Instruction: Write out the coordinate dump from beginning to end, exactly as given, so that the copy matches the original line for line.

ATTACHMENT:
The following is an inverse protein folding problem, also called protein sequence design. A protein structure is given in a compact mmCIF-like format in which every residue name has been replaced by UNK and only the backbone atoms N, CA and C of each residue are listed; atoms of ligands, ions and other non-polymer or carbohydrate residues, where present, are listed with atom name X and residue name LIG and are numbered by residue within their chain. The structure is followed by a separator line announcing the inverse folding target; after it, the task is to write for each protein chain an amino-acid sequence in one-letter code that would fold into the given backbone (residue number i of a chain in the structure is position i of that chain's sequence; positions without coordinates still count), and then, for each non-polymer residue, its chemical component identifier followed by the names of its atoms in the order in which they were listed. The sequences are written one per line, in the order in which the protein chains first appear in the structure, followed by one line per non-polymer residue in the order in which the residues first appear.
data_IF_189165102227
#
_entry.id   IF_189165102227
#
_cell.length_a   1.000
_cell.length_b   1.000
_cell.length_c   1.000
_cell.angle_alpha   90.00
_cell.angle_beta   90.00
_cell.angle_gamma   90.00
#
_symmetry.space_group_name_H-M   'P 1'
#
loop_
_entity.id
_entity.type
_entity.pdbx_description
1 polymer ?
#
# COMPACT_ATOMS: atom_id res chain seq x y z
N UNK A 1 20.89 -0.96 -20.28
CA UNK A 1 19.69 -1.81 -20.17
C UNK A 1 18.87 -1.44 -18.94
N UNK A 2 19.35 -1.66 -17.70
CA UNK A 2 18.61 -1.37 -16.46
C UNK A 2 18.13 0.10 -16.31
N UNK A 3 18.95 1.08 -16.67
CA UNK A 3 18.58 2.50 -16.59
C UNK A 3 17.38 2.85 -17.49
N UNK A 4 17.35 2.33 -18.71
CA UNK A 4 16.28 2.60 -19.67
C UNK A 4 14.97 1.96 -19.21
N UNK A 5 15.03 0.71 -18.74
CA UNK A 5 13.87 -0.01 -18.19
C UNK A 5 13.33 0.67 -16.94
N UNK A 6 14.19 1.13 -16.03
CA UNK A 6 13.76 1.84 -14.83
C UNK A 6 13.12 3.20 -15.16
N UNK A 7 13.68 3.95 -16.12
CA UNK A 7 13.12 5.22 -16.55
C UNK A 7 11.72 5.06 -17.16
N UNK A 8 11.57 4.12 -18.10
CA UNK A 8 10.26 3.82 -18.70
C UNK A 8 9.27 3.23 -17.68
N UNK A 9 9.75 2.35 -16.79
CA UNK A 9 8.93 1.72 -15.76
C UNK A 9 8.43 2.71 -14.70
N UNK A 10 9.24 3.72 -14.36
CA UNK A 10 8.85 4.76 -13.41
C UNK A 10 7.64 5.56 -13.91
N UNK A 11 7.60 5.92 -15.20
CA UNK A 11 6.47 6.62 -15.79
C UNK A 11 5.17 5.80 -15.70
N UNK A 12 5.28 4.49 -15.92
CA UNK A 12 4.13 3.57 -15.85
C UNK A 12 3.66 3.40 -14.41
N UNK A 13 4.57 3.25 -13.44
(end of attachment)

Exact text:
The following is an inverse protein folding problem, also called protein sequence design. A protein structure is given in a compact mmCIF-like format in which every residue name has been replaced by UNK and only the backbone atoms N, CA and C of each residue are listed; atoms of ligands, ions and other non-polymer or carbohydrate residues, where present, are listed with atom name X and residue name LIG and are numbered by residue within their chain. The structure is followed by a separator line announcing the inverse folding target; after it, the task is to write for each protein chain an amino-acid sequence in one-letter code that would fold into the given backbone (residue number i of a chain in the structure is position i of that chain's sequence; positions without coordinates still count), and then, for each non-polymer residue, its chemical component identifier followed by the names of its atoms in the order in which they were listed. The sequences are written one per line, in the order in which the protein chains first appear in the structure, followed by one line per non-polymer residue in the order in which the residues first appear.
data_IF_189165102227
#
_entry.id   IF_189165102227
#
_cell.length_a   1.000
_cell.length_b   1.000
_cell.length_c   1.000
_cell.angle_alpha   90.00
_cell.angle_beta   90.00
_cell.angle_gamma   90.00
#
_symmetry.space_group_name_H-M   'P 1'
#
loop_
_entity.id
_entity.type
_entity.pdbx_description
1 polymer ?
#
# COMPACT_ATOMS: atom_id res chain seq x y z
N UNK A 1 20.89 -0.96 -20.28
CA UNK A 1 19.69 -1.81 -20.17
C UNK A 1 18.87 -1.44 -18.94
N UNK A 2 19.35 -1.66 -17.70
CA UNK A 2 18.61 -1.37 -16.46
C UNK A 2 18.13 0.10 -16.31
N UNK A 3 18.95 1.08 -16.67
CA UNK A 3 18.58 2.50 -16.59
C UNK A 3 17.38 2.85 -17.49
N UNK A 4 17.35 2.33 -18.71
CA UNK A 4 16.28 2.60 -19.67
C UNK A 4 14.97 1.96 -19.21
N UNK A 5 15.03 0.71 -18.74
CA UNK A 5 13.87 -0.01 -18.19
C UNK A 5 13.33 0.67 -16.94
N UNK A 6 14.19 1.13 -16.03
CA UNK A 6 13.76 1.84 -14.83
C UNK A 6 13.12 3.20 -15.16
N UNK A 7 13.68 3.95 -16.12
CA UNK A 7 13.12 5.22 -16.55
C UNK A 7 11.72 5.06 -17.16
N UNK A 8 11.57 4.12 -18.10
CA UNK A 8 10.26 3.82 -18.70
C UNK A 8 9.27 3.23 -17.68
N UNK A 9 9.75 2.35 -16.79
CA UNK A 9 8.93 1.72 -15.76
C UNK A 9 8.43 2.71 -14.70
N UNK A 10 9.24 3.72 -14.36
CA UNK A 10 8.85 4.76 -13.41
C UNK A 10 7.64 5.56 -13.91
N UNK A 11 7.60 5.92 -15.20
CA UNK A 11 6.47 6.62 -15.79
C UNK A 11 5.17 5.80 -15.70
N UNK A 12 5.28 4.49 -15.92
CA UNK A 12 4.13 3.57 -15.85
C UNK A 12 3.66 3.40 -14.41
N UNK A 13 4.57 3.25 -13.44